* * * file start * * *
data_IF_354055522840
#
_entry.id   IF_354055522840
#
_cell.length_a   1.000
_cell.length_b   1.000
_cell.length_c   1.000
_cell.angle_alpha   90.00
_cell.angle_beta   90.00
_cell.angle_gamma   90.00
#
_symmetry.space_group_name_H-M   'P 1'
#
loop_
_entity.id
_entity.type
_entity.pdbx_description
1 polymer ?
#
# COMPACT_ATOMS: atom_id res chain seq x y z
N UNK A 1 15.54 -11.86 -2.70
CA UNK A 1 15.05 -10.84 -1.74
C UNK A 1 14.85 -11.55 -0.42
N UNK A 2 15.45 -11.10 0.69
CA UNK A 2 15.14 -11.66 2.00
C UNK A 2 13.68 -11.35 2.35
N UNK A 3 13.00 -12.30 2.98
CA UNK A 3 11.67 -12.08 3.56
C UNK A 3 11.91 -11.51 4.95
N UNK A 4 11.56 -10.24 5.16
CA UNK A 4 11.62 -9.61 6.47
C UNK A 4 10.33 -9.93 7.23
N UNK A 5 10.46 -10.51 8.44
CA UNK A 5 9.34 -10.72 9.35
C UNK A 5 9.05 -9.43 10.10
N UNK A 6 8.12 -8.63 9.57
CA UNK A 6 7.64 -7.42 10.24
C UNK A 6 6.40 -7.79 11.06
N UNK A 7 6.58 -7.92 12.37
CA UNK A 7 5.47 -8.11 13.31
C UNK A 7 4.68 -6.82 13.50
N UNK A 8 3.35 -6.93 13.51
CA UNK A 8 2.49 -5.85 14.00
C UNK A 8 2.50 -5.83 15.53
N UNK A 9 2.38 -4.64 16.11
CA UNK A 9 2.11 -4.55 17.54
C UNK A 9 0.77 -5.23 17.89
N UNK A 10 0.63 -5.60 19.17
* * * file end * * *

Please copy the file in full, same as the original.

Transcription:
data_IF_354055522840
#
_entry.id   IF_354055522840
#
_cell.length_a   1.000
_cell.length_b   1.000
_cell.length_c   1.000
_cell.angle_alpha   90.00
_cell.angle_beta   90.00
_cell.angle_gamma   90.00
#
_symmetry.space_group_name_H-M   'P 1'
#
loop_
_entity.id
_entity.type
_entity.pdbx_description
1 polymer ?
#
# COMPACT_ATOMS: atom_id res chain seq x y z
N UNK A 1 15.54 -11.86 -2.70
CA UNK A 1 15.05 -10.84 -1.74
C UNK A 1 14.85 -11.55 -0.42
N UNK A 2 15.45 -11.10 0.69
CA UNK A 2 15.14 -11.66 2.00
C UNK A 2 13.68 -11.35 2.35
N UNK A 3 13.00 -12.30 2.98
CA UNK A 3 11.67 -12.08 3.56
C UNK A 3 11.91 -11.51 4.95
N UNK A 4 11.56 -10.24 5.16
CA UNK A 4 11.62 -9.61 6.47
C UNK A 4 10.33 -9.93 7.23
N UNK A 5 10.46 -10.51 8.44
CA UNK A 5 9.34 -10.72 9.35
C UNK A 5 9.05 -9.43 10.10
N UNK A 6 8.12 -8.63 9.57
CA UNK A 6 7.64 -7.42 10.24
C UNK A 6 6.40 -7.79 11.06
N UNK A 7 6.58 -7.92 12.37
CA UNK A 7 5.47 -8.11 13.31
C UNK A 7 4.68 -6.82 13.50
N UNK A 8 3.35 -6.93 13.51
CA UNK A 8 2.49 -5.85 14.00
C UNK A 8 2.50 -5.83 15.53
N UNK A 9 2.38 -4.64 16.11
CA UNK A 9 2.11 -4.55 17.54
C UNK A 9 0.77 -5.23 17.89
N UNK A 10 0.63 -5.60 19.17